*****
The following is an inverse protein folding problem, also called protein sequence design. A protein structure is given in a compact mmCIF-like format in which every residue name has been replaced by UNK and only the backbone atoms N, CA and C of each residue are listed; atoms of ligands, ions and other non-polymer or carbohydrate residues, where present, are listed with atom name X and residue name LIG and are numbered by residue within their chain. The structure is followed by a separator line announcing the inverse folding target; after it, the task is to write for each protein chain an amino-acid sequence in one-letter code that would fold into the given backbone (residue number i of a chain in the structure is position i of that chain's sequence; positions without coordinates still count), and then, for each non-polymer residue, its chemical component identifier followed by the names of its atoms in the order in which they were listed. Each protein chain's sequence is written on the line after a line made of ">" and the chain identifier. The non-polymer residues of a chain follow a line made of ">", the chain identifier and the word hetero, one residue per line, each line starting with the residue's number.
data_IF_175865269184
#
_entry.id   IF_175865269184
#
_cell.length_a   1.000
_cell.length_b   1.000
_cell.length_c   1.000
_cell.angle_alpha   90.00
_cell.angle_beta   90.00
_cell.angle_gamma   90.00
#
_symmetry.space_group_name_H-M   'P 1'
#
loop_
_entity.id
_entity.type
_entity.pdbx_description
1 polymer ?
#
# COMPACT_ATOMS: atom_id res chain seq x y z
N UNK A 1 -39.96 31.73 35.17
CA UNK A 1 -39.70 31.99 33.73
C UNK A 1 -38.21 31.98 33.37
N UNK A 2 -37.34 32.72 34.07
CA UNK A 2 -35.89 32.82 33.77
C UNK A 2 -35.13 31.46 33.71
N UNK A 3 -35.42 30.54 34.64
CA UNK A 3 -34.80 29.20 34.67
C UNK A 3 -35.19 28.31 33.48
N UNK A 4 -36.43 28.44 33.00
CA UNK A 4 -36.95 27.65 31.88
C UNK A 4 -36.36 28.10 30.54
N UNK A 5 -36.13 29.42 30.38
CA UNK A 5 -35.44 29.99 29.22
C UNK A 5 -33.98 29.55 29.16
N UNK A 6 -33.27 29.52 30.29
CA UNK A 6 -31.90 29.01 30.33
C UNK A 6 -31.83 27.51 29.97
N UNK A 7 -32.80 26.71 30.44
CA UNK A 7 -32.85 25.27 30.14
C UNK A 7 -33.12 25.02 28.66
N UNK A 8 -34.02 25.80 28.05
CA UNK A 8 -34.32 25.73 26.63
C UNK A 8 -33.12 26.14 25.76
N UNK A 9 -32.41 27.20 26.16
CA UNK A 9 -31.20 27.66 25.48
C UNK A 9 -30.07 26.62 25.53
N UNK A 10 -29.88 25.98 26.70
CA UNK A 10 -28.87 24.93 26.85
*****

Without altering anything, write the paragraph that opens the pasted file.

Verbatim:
The following is an inverse protein folding problem, also called protein sequence design. A protein structure is given in a compact mmCIF-like format in which every residue name has been replaced by UNK and only the backbone atoms N, CA and C of each residue are listed; atoms of ligands, ions and other non-polymer or carbohydrate residues, where present, are listed with atom name X and residue name LIG and are numbered by residue within their chain. The structure is followed by a separator line announcing the inverse folding target; after it, the task is to write for each protein chain an amino-acid sequence in one-letter code that would fold into the given backbone (residue number i of a chain in the structure is position i of that chain's sequence; positions without coordinates still count), and then, for each non-polymer residue, its chemical component identifier followed by the names of its atoms in the order in which they were listed. Each protein chain's sequence is written on the line after a line made of ">" and the chain identifier. The non-polymer residues of a chain follow a line made of ">", the chain identifier and the word hetero, one residue per line, each line starting with the residue's number.